This form of inspiration means that you don’t have to ‘be inspiring’ yourself – all you have to do is to enable your audience to be inspired themselves. There’s lots more to it than that, but this seems like a very productive starting point. There are more tips on the attractive Seelemonslive blog
I suspect the concept applies to more than presenting. How what ways does your role enable people to fulfill a dream or two?
Imagine you are sitting in an audience. There’s quite a complicated presentation going on and you are attempting to follow it. The presenter is using a lot of slides with several sentences on every slide.
What do you do? Keep listening to the speaker and ignore the slides completely, or attempt to read the slides whilst the speaker keeps talking? Neither option works. Either you try to ignore the distraction of the slides and listen – hard to do. Or you can chose the opposite – while you struggle to read the slide, the speaker has moved on to a new topic.
Don’t try to use slides as hand-outs for the audience to take away. They are attending a face-to-face communication, not reading a book. Reading and listening are two completely different forms of communications, using different mental processes. Audiences can’t read slides and listen at the same time. In fact, If you have too much on the slides, they are very hard to read on their own, even without the complication of listening.
I’ve talked previously about how brief good slide content must be. Basically – hardly any words. Let’s face it: If the slides were any use to someone who hadn’t attended the presentation, they probably didn’t communicate well during it!
Two contrasting events happened in Communicate this week that put the power of stories firmly in mind: I was working with a group of auditors and discussing options for presenting technical auditing issues in an engaging way. Back in the office I picked up an email asking for presentation help for a guy described as a bright guy, very theatrical in his style who enjoys theory and concepts but is too abstract and jumps around ideas too much for people to follow. Obviously he needs to build some stronger audience engagement.
In both cases story telling is the answer. All humans enjoy stories and a good story can turn knowledge into something that really connects with us and can stimulate us to understand and to act. Even something as technical as auditing has human story behind it – stories as to why that rule was developed, what happened when the rule was broken and so on.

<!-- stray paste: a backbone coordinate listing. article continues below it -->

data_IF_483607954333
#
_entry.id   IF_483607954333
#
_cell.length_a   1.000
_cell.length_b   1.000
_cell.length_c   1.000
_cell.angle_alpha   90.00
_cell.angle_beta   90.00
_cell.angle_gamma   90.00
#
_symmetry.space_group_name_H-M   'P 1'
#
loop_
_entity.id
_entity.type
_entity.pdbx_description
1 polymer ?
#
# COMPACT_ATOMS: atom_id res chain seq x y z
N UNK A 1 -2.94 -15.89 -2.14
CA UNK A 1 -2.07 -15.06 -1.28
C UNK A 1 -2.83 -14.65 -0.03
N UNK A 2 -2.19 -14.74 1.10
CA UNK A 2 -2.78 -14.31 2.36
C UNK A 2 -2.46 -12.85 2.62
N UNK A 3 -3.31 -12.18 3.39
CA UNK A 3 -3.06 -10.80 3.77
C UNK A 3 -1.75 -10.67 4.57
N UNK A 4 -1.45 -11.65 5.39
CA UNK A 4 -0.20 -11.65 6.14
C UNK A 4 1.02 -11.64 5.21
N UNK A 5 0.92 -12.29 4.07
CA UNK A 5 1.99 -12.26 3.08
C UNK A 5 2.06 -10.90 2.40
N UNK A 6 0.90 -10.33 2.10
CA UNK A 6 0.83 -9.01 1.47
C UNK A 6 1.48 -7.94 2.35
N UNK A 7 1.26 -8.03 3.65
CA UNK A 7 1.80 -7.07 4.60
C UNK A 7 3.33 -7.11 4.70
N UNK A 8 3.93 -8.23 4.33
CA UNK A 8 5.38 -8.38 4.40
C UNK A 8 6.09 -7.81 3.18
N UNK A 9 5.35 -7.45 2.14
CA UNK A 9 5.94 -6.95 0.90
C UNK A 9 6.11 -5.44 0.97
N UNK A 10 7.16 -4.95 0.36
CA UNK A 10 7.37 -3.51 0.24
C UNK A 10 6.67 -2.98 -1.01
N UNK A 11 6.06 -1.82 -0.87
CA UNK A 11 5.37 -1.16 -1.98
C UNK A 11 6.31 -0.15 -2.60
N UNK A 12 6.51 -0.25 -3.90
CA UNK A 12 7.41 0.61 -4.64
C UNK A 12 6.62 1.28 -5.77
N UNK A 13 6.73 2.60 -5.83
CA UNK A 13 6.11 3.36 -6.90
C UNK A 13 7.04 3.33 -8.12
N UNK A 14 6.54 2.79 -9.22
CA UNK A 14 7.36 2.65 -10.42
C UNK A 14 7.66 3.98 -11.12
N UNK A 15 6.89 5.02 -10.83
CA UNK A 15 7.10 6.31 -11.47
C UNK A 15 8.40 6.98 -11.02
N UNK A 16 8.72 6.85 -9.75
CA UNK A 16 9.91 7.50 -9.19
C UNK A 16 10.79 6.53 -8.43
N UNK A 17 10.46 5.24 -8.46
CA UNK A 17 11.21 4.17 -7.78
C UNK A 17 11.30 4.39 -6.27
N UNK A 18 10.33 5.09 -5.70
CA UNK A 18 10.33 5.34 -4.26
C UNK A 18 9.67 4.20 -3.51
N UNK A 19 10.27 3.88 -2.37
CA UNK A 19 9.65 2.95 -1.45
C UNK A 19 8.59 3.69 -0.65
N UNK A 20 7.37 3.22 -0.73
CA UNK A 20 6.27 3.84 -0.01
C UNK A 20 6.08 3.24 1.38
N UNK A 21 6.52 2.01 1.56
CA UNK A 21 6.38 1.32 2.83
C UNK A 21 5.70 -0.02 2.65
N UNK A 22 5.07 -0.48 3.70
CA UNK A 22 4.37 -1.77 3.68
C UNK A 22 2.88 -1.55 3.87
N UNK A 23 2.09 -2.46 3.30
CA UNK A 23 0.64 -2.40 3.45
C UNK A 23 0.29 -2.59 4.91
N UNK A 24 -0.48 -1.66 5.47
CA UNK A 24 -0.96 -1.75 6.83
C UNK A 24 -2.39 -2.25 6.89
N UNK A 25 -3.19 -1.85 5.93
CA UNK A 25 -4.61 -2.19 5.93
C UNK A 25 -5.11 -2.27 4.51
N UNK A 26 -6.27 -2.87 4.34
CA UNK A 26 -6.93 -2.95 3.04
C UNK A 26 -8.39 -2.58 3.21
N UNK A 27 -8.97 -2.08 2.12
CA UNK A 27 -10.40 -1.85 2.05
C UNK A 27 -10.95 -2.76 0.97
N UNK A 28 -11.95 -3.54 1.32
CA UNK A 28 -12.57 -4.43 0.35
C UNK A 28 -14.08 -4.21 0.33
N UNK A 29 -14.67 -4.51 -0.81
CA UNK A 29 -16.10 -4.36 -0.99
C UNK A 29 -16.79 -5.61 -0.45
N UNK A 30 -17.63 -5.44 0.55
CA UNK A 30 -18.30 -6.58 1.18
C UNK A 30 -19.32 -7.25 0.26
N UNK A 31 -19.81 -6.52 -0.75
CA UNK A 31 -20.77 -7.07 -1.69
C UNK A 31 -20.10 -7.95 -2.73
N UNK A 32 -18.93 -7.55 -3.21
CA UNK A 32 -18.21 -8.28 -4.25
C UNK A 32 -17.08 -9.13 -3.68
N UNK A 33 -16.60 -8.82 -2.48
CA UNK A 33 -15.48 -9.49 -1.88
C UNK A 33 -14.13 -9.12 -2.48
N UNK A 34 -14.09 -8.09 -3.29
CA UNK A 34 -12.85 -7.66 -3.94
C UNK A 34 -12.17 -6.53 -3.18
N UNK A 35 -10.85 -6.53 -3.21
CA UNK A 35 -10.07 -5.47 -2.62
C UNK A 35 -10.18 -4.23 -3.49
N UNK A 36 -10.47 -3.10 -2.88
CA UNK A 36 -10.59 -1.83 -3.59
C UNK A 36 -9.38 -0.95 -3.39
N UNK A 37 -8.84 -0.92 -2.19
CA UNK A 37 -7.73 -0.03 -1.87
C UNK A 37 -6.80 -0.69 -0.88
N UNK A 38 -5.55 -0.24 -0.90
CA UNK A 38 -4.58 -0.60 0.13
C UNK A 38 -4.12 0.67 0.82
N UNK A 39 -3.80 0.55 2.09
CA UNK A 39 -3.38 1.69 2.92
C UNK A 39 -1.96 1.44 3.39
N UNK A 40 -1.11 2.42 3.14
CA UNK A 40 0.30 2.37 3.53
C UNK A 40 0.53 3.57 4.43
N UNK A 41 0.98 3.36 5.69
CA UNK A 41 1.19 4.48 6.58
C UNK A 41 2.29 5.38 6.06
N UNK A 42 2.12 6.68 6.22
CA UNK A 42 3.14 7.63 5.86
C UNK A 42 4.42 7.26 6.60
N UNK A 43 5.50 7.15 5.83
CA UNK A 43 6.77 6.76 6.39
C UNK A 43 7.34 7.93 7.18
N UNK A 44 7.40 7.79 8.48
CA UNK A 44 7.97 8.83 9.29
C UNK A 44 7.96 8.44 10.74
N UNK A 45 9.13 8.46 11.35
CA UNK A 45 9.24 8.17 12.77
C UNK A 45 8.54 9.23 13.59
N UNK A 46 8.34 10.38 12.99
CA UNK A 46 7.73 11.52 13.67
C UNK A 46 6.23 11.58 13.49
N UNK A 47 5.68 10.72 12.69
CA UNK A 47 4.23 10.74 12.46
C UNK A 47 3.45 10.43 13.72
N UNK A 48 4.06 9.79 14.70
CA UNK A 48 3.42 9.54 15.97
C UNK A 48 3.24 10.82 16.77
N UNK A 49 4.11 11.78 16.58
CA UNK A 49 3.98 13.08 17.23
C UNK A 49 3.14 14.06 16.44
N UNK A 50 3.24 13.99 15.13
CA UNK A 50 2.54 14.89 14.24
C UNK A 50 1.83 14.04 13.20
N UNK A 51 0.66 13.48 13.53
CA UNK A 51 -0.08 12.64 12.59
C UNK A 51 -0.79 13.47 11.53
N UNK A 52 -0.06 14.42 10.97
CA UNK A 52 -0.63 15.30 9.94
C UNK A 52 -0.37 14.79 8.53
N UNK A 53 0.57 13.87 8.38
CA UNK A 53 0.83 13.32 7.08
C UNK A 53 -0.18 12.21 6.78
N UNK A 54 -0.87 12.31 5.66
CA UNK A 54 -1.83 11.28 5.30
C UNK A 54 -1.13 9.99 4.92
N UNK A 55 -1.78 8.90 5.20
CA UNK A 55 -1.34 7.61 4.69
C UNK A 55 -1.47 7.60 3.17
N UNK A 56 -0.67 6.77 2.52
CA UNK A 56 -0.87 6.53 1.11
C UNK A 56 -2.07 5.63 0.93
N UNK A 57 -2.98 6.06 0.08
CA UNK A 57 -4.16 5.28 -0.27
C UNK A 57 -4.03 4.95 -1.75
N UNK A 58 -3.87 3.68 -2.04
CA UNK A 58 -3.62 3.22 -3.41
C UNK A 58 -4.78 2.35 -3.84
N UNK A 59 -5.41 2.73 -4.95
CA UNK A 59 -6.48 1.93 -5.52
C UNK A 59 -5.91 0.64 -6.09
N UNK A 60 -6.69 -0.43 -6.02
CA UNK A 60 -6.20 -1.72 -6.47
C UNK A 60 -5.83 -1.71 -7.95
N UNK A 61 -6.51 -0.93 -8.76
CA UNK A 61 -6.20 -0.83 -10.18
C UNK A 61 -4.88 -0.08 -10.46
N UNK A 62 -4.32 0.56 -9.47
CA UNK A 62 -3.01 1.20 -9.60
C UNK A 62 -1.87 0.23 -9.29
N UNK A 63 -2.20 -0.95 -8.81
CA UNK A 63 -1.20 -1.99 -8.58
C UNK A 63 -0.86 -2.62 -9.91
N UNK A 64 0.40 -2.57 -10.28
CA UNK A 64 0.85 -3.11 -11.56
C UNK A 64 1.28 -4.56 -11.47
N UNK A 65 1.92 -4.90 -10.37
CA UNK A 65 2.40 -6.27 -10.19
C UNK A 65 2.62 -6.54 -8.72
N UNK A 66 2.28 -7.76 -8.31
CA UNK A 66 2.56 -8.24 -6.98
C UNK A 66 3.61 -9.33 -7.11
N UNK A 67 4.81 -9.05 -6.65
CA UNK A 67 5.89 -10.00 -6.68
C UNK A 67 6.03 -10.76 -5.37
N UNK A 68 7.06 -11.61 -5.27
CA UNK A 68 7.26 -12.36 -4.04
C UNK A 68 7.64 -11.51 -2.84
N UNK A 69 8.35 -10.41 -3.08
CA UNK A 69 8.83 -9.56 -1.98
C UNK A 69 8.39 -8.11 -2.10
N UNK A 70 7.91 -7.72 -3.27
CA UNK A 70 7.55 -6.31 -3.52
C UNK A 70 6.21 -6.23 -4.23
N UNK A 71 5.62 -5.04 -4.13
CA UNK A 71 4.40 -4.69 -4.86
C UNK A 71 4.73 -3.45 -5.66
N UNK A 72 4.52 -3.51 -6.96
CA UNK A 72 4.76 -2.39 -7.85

Often when I ask people about the best presenter at a recent conference, the answer relates to story telling – the presenter told a story that the listener could relate to and use as the basis for future action.
An example? A new team leader hearing a presenter talk about the issue of sometimes having to make an unpopular decision as a leader. The presenter told about her son falling over that very morning and getting a bad gravel graze. The mother had to inflict pain on the boy to clean out the graze so it could heal well. Who knows how true that small story was, but it lingered with the listener and gave her the confidence to act on some difficult issues she was facing.
Don’t get stuck on the idea that your life is too mundane for stories. You don’t have to have chopped off your arm with a multi-tool to escape from being trapped under a rock! Often the most powerful and long-lasting stories are built from very simple accessible material – as in the grazed knee example. With this type of story, an audience can think: ‘Ah ha! Yes, I get that. This is familiar’, then they have the basis for understanding or action.
A while ago I worked with a group young army recruitment personnel. Some of them had coped with some very dramatic situations during their overseas service, but the most compelling story came from a woman who talked about how joining the army had enabled her to find a route out of a very negative and limited background. The audience could relate to the story and use it as a message for action. So, just look at your ordinary daily life for compelling content. If you want an example, take a look at Carmen Agra Deedy telling the story of taking her mother to the shopping mall. Okay, she’s a brilliant story teller and has really worked on this one, but the source of the content is very simple:
So look around your life for some real stories, then when you have some ideas or concepts that are difficult to get across, ask yourself: ‘What else in my life is similar to this concept or has the same kinds of elements? Who knows how your life might be compelling for someone else.
Some other useful resources:
One of our favourite books: ‘Made to Stick’ by Chip and Dan Heath covers story telling for presenters very well and…